I paced the dugout, fretting. What would my coach have done?
“Do something,” he’d often said, “even if it’s wrong.”
I called time. No one spoke as I walked to the mound. It felt like a quarter-mile trek. Luke handed me the ball. I looked at our shortstop. “D-Lo.”
D-Lo took the ball, wound up. Pop! The echo of fastball against mitt sounded like a handgun fired in a closet.
I returned to the dugout. I’d done something; we’d see if it was wrong.
By the last inning, the Wolves, with hits and steals and walks, narrowed the gap to one run. Alex, our tying run, was on second. The winning run? He was on first, and it was my boy. Reuben looked nonchalant. I did not.
The Chamblee coach called time to talk to his pitcher. I walked to the plate where Will stood. He had a 32-inch bat on his shoulder and a concerned look on his face.
I reached in my bucket of baseball knowledge and discovered it had a hole. I had nothing to offer the kid. I felt the eyes of Wolves parents on me.
“I’m going to tell you something you already know,” I said.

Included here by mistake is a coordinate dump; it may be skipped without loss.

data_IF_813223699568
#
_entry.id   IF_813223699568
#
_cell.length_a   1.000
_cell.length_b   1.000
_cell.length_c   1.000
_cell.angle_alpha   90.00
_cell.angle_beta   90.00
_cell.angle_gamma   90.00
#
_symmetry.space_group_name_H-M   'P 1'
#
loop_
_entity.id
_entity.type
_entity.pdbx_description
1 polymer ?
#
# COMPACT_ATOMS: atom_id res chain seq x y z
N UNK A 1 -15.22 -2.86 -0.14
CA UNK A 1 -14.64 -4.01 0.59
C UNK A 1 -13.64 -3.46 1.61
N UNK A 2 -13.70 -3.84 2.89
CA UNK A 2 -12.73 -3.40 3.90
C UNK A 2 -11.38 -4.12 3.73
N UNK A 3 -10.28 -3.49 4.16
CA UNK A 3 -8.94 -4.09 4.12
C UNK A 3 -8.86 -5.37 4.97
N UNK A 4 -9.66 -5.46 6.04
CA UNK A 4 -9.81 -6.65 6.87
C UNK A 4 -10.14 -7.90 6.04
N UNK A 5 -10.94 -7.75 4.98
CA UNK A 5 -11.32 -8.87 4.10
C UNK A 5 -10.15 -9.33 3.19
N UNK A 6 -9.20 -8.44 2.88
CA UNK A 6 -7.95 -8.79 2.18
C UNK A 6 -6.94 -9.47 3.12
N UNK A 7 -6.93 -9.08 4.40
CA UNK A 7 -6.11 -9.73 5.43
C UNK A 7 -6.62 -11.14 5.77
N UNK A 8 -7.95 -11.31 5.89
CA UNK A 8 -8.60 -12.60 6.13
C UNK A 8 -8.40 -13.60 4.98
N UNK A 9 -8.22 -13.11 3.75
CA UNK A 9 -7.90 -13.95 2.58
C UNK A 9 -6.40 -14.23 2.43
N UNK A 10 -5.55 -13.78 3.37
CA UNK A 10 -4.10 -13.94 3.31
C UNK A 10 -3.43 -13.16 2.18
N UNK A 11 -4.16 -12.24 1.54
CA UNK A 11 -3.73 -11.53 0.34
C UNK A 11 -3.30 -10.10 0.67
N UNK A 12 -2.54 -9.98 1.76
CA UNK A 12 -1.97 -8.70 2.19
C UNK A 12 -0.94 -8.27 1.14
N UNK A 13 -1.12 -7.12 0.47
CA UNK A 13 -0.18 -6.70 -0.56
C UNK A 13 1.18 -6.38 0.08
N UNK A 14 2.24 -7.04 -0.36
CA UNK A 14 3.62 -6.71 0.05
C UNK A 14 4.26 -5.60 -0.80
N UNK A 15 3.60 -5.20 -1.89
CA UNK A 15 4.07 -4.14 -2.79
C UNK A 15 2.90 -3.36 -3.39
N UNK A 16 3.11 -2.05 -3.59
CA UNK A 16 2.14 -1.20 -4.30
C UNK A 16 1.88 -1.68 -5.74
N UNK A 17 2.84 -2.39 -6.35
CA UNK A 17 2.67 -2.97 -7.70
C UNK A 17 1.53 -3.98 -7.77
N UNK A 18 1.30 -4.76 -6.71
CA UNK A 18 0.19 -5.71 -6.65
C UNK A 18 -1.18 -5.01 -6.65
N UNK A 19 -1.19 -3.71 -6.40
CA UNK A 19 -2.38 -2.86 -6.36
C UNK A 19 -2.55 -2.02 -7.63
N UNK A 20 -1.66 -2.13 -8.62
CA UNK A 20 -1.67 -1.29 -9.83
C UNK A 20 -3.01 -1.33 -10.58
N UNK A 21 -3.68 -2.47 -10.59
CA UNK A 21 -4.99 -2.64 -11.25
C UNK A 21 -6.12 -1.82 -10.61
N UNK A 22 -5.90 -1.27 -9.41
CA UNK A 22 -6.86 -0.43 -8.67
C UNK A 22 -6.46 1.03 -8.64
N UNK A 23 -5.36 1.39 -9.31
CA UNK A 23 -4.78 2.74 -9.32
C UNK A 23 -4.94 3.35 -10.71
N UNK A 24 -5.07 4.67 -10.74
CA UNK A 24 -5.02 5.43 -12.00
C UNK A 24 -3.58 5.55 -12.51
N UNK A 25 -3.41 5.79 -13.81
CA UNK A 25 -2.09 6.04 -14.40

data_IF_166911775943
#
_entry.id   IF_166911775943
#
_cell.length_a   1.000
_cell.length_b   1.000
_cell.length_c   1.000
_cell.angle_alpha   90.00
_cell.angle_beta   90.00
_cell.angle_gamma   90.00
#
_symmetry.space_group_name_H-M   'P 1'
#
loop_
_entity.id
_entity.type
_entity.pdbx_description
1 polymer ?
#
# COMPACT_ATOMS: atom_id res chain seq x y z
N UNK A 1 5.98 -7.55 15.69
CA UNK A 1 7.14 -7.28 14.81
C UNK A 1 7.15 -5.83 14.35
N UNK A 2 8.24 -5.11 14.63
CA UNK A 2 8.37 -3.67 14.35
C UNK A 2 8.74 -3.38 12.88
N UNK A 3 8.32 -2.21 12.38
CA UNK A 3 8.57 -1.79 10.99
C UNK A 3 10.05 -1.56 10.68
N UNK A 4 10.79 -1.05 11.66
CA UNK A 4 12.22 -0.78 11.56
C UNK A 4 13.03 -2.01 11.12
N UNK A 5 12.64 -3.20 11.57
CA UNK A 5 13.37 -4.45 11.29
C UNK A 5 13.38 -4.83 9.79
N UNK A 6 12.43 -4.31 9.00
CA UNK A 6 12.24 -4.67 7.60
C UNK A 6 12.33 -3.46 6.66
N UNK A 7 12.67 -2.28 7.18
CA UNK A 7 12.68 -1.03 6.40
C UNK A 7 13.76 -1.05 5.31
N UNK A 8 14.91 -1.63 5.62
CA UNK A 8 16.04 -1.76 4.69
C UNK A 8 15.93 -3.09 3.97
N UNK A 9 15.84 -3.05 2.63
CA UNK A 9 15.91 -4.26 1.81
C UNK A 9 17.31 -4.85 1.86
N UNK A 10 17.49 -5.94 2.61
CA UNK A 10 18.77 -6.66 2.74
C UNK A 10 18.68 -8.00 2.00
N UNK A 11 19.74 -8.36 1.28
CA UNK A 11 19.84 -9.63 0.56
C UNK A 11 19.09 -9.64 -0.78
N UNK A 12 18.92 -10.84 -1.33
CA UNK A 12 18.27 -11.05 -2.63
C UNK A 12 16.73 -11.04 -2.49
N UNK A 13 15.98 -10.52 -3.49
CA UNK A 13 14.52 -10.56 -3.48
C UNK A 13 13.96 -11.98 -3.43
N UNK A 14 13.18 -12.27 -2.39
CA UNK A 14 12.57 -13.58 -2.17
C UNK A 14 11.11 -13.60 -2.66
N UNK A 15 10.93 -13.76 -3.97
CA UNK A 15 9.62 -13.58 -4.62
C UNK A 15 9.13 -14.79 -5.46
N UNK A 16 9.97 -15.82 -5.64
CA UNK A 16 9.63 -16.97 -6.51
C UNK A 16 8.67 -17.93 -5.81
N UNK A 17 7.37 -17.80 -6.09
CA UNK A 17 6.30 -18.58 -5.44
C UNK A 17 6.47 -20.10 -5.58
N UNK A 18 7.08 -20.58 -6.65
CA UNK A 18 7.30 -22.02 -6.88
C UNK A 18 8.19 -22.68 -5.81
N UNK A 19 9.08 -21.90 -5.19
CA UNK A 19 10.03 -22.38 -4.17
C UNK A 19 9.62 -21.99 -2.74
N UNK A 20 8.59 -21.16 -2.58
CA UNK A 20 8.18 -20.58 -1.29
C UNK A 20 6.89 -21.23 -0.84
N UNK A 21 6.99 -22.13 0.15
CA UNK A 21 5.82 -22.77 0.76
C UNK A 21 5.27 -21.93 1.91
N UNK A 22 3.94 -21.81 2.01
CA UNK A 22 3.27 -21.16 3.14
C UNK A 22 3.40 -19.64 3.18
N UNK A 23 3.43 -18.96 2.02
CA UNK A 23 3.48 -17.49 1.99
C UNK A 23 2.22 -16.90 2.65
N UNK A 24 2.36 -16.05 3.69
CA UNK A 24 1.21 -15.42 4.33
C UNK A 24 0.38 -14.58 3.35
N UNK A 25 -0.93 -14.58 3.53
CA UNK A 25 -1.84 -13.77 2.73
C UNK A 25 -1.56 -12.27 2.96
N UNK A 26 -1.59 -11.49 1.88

“We need you to hit this ball. Hit it hard.”
He did, a rope into right center that caught the fielders by surprise. Alex scored to tie. Reuben galloped to third. One out.
Reuben took a long lead off third. “Careful!” I hissed. The kid, true to form, ignored me. He crouched like a spider about to jump.
The pitcher hauled off with a wild fastball. It hit the dirt, skittered under the catcher and spun in the dust. The catcher jumped up, head pivoting. Where was the ball?
The pitcher, covering the plate, ran toward home.
So did Reuben.
That moment is captured forever in that part of my brain that renders everything in slow motion:
Reuben kicks up clods of dirt like a thoroughbred on the home stretch. The catcher finally finds the ball. He leaps. Reuben slides. For a moment, both youngsters are airborne, two lines about to intersect. The catcher’s mitt hits my son on the calf. Reuben’s foot, his glorious, dirty foot, is on the plate. The boys look at the umpire. The ump, a black tower, pauses for a heartbeat. His arms scissor.
Final: Wolves 11, Chamblee 10.